Historically, societies have collapsed because they cling to business as usual when a vital resource is becoming scarce. From Easter Island to the Mayans, history tells us what happens when societies ignore the signs they have stretched finite resources beyond their limits.
Here in British Columbia, we are seeing the same ominous pattern when it comes to our forests. Even in regions that are running out of trees, government acts as if finding more trees to cut is the only priority, no matter what the cost in the longer term.
To this short-sighted end, the provincial government is inviting comments until the end of May on a tenure change proposal that offers logging companies a change from “volume-based” to “secure area-based” tenures in the form of tree farm licences.
This would give greater corporate control over more public forest land. It would mean unsustainable harvest levels would continue. And it would mean the consequences of years of poor forest management would be made far worse. The government attempted similar changes before the 2013 election, but withdrew them after being roundly rejected by diverse community, environmental, and economic interests.
How did we get to this point? It is no secret that this redressed proposal is especially aimed at companies operating in the Interior. After the mountain pine beetle epidemic, the province allowed a significant increase to the annual cut to deal with massive quantities of dead or dying trees in this region. But that process has almost run its course: dead wood is running out and forest companies are cutting down more and more living trees, also known as green timber. In a headline-making case, West Fraser and Canfor took one million cubic metres of green timber over and above the allocated cut, without penalty by the B.C. government.
Making this challenge even greater, the value of our remaining healthy forests is increasing by the day because of climate change. Forests are indispensable for clean air, clean water, carbon stored in trees and soils, wildlife, recreation, and many other environmental services. We cannot survive without them. But global warming impacts like shifting ecosystems, droughts, more insect infestations, more wildfires, and more landslides are already here. Global warming means that we can no longer take these key functions of our forests for granted, without doubling our efforts to maintain them healthy.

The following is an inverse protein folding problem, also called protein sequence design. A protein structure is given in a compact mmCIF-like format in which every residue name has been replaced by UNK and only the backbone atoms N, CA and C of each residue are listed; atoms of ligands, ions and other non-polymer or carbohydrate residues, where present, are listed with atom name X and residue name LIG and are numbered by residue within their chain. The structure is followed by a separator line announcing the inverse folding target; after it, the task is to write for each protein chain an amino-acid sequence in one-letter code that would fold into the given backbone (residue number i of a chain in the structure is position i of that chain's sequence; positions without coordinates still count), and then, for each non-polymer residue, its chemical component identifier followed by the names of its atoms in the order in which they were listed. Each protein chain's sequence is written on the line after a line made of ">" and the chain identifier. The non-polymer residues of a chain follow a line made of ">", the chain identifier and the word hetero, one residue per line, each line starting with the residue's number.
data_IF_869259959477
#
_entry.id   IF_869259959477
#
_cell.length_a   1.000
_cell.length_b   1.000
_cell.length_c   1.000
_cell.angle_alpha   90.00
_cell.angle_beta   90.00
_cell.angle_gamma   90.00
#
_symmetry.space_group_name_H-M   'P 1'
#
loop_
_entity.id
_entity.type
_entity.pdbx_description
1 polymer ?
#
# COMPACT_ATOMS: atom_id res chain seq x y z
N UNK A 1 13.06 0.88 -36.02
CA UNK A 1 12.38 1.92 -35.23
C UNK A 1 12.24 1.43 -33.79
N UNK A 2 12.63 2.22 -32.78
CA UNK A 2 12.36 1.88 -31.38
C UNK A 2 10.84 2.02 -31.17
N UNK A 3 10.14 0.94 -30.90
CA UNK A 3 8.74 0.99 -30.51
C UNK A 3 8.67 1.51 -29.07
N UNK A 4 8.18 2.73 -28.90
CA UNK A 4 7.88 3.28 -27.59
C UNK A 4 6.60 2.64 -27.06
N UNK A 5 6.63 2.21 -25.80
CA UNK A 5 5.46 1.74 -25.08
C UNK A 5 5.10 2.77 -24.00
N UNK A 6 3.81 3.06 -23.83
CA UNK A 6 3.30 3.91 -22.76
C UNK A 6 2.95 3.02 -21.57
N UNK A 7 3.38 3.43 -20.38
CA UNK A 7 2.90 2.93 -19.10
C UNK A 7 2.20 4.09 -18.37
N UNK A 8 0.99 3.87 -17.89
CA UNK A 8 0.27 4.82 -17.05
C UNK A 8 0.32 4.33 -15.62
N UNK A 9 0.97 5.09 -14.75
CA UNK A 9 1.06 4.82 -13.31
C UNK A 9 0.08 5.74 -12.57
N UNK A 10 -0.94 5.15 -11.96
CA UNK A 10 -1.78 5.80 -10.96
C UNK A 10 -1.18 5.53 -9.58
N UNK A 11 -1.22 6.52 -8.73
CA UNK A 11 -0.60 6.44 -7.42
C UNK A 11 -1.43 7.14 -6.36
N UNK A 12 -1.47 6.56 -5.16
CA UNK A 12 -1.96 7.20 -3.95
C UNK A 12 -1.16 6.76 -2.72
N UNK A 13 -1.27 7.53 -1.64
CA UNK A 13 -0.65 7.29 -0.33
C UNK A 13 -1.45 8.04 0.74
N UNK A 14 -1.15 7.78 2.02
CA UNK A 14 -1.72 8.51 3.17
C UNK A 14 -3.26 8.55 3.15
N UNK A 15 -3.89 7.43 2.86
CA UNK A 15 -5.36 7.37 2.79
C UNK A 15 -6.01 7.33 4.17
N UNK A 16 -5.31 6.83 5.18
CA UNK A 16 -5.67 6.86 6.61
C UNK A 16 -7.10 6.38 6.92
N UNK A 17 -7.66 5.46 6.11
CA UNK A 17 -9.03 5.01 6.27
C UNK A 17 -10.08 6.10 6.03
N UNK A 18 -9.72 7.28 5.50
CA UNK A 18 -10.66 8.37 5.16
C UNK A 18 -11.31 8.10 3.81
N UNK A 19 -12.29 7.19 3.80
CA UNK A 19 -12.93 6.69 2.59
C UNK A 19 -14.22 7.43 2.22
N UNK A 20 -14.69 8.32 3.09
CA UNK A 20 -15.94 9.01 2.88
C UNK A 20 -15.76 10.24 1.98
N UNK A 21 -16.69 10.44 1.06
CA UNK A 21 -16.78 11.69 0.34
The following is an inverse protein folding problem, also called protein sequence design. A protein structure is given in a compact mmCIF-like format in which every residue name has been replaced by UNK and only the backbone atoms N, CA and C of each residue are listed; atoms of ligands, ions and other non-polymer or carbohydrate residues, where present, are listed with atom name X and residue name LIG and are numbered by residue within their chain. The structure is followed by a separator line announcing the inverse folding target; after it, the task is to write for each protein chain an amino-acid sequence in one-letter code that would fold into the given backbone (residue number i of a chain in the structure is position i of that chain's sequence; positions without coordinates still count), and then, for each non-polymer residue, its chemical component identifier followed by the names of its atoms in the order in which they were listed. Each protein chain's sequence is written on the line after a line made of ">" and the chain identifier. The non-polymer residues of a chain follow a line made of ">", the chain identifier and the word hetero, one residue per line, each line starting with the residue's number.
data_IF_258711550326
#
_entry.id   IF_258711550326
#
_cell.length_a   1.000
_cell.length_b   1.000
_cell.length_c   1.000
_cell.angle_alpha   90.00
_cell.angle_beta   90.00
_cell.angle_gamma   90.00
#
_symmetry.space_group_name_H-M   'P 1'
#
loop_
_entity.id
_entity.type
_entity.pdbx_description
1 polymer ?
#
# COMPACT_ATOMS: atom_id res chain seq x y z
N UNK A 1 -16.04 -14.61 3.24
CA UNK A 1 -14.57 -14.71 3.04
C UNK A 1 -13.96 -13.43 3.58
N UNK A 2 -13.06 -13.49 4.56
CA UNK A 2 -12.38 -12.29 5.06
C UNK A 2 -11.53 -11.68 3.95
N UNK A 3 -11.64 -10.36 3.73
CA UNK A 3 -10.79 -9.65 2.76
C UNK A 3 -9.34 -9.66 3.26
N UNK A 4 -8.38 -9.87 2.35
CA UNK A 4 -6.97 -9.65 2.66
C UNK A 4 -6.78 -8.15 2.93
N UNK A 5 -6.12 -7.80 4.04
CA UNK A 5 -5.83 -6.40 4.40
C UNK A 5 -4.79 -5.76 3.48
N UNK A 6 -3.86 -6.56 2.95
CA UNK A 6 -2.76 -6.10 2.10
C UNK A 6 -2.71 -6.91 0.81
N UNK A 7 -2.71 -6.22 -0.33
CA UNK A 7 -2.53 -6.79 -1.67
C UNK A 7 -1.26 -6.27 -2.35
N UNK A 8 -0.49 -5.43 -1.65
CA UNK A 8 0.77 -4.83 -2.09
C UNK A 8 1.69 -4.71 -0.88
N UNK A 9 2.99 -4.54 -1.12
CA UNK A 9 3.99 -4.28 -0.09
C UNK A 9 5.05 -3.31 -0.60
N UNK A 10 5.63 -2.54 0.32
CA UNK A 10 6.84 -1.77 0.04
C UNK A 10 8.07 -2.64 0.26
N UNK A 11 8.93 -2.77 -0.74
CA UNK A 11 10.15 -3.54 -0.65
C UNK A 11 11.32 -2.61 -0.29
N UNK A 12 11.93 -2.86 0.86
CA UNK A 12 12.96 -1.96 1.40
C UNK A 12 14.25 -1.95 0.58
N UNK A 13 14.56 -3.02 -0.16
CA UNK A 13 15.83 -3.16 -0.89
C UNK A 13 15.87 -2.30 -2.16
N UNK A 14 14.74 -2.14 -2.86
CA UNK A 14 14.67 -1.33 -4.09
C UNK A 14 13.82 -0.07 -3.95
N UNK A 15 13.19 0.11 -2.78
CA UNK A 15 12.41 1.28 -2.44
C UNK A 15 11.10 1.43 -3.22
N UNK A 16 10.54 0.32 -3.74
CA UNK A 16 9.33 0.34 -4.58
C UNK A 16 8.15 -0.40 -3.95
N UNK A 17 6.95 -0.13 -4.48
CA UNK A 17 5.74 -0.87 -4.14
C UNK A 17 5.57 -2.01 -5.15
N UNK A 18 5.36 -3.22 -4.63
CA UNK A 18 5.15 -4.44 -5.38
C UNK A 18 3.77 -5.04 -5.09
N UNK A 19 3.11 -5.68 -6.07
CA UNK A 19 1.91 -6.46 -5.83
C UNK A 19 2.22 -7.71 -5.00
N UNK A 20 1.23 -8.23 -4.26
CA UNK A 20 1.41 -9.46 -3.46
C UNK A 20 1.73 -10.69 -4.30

Forest-dependent communities in the Interior have already been hit with the double whammy of years of overharvesting compounded by the mountain pine beetle epidemic. The consequences have been devastating for many communities.
But the answer is not to continue cutting at unsustainable levels. That’s business as usual.
Unless the government acts to reduce the cut and begin forest restoration today, forest-dependent communities will not only lose even more jobs, but will be exposed to increased flooding and landslides as our forests lose their ability to provide essential environmental services.
B.C. needs a broader conversation about the future of our forests, one that is honest about the current state of our forests and how that limits our options for the future. One thing we know: business as usual has got to stop.
We need to develop a comprehensive forest action plan to manage our forests today and for future generations. Such a plan would include better inventory and research, sustainable logging rates, better government oversight, protection of critical species habitat, and an effective approach to reforestation. It would also include support for communities impacted by reduced logging activity, more First Nations and non-native community control over forest lands, and the creation of value-added forestry jobs. In the light of the climate crisis it is absolutely critical to reduce the massive forest carbon emissions from provincial forest lands to ensure that that our forests help slow down global warming instead of marking it worse (in 2011 uncounted net carbon dioxide emissions from B.C. forests due to logging, pests, and fire were 35 million tonnes, equivalent to more than half of B.C.’s total official emissions).
There is one bright spot on the provincial map, in one of the most spectacular forest regions of the planet. Full implementation of the Great Bear Rainforest Agreements endorsed by the B.C. government, First Nations, a group of major logging companies, and a group of environmental organizations is scheduled for this year and will result in increasing conservation and a long-term timber supply based on ecosystem-based management. We need a similar coherent approach for sound, sustainable forest management for the entire province.
In the past, societies have collapsed because they did not understand the consequences of their actions. Today, we have overwhelming scientific evidence about the decline of our forests and its potential impacts on our lives. We can ignore that evidence and stick to business as usual. Or we can build a better future for our forests and the communities that depend on them by developing a comprehensive action plan for our forests. If you believe in the latter course, let the provincial government know by emailing email@example.com before noon on May 30.